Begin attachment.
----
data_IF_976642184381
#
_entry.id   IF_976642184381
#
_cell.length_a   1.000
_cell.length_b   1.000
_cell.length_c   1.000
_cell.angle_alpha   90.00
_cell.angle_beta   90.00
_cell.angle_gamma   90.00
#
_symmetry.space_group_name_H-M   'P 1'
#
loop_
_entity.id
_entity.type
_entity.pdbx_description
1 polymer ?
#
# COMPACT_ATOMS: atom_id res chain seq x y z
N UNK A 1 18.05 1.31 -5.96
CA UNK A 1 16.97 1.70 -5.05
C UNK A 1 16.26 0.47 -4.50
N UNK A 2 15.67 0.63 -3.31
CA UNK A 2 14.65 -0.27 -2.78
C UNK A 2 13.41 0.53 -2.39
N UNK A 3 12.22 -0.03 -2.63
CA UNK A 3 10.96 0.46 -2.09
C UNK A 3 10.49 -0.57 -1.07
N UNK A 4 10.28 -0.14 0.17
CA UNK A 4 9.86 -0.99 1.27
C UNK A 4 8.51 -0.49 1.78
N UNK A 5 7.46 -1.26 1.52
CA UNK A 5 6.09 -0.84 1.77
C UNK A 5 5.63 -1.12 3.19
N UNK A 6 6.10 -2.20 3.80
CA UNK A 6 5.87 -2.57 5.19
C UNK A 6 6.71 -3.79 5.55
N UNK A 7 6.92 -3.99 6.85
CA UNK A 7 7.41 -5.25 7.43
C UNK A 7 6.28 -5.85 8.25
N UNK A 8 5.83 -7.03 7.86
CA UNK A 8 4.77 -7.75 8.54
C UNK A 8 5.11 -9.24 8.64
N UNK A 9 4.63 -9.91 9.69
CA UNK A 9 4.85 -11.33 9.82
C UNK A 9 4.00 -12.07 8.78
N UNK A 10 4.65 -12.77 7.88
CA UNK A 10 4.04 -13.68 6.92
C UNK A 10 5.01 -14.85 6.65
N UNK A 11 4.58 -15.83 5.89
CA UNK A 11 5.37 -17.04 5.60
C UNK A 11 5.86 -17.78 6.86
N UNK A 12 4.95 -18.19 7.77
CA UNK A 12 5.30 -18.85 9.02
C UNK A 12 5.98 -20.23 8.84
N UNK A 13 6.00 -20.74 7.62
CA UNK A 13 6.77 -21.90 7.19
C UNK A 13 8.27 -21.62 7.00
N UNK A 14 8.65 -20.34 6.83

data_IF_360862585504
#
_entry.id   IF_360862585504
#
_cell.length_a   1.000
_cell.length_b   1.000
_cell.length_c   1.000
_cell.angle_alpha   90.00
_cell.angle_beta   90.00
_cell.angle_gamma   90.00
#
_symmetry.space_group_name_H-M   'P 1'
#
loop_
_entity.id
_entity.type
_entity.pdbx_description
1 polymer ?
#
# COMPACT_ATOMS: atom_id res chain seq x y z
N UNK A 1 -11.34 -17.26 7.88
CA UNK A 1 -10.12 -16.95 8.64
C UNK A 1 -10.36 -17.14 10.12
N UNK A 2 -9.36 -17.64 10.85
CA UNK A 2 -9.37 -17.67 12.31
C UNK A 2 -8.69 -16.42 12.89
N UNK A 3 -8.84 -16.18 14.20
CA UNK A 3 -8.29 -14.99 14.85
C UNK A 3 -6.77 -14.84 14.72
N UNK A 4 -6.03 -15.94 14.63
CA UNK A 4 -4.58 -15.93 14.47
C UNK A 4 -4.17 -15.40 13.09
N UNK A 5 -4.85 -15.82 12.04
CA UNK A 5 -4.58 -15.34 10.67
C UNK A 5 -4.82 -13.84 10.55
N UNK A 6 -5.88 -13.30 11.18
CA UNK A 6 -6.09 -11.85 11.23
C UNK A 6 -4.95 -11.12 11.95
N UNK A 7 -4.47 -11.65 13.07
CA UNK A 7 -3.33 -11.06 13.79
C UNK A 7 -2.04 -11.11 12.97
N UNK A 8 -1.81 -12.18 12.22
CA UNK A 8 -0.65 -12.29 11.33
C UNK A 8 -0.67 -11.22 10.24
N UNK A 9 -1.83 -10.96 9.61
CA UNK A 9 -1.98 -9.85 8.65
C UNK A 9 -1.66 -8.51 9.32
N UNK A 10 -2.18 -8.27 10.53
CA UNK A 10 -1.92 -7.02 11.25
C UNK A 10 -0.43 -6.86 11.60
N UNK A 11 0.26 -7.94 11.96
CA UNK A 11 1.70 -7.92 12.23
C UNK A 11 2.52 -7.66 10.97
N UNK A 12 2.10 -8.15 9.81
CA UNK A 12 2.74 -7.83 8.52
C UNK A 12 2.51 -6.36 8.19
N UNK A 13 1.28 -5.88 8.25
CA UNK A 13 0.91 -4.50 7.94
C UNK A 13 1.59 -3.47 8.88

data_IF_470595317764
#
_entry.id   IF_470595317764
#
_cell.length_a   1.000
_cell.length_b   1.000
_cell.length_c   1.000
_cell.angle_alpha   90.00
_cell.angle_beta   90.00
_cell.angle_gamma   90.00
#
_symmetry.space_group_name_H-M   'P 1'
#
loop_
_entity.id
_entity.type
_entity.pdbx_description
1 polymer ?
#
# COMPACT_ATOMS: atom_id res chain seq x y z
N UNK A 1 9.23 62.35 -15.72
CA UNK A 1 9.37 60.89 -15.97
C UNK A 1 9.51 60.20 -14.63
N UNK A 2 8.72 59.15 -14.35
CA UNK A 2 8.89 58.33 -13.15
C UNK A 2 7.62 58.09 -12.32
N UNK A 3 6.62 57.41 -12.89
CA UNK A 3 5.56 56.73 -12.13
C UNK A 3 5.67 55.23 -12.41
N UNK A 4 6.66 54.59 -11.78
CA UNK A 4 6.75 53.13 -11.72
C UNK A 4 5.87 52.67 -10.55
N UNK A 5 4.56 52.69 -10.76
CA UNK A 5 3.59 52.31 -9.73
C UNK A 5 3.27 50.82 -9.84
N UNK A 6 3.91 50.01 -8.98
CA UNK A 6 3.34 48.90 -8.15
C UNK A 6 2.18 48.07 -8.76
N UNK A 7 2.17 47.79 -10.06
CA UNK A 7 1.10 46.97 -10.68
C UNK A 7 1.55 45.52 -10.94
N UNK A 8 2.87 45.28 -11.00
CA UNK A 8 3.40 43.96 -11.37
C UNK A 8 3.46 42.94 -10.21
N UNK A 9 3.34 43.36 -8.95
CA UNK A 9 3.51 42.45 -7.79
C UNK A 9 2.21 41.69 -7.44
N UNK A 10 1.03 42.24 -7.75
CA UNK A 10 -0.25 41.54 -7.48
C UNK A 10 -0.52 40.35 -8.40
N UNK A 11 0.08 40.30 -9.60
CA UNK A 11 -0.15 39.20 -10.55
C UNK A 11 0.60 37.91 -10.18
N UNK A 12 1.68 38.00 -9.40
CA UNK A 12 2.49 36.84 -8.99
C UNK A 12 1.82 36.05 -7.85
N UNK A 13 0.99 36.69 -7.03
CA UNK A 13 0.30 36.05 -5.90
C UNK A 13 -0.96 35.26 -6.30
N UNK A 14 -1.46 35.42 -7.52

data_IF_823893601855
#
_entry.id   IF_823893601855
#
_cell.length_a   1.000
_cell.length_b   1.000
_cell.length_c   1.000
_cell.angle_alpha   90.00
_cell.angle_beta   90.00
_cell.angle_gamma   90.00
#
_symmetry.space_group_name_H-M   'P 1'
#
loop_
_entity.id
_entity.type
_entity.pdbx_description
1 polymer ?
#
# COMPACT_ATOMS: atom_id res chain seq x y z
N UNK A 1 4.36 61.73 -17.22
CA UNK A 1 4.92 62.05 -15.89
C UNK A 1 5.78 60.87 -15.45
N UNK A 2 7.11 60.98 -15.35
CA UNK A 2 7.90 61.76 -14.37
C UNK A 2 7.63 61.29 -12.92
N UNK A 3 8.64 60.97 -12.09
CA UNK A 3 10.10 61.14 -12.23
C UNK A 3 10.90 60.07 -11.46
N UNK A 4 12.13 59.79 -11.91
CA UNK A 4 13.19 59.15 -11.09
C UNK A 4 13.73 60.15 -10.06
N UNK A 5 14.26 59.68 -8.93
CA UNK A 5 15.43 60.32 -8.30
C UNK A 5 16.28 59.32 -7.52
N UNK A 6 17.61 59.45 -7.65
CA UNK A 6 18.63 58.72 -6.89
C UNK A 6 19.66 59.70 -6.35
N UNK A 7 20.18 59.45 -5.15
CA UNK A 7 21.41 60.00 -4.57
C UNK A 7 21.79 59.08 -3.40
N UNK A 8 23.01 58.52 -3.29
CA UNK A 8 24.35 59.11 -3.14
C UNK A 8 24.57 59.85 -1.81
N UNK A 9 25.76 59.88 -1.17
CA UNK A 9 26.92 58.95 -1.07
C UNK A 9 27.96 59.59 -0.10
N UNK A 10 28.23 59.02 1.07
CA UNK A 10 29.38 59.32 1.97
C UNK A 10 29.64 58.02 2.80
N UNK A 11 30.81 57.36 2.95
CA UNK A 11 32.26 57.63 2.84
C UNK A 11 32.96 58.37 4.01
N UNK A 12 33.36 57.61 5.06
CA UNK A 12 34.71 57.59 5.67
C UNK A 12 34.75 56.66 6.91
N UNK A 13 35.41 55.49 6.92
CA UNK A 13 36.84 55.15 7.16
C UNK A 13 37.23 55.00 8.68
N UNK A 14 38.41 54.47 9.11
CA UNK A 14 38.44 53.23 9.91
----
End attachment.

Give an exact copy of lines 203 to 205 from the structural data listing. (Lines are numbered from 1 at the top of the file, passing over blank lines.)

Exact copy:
N UNK A 2 7.11 60.98 -15.35
CA UNK A 2 7.90 61.76 -14.37
C UNK A 2 7.63 61.29 -12.92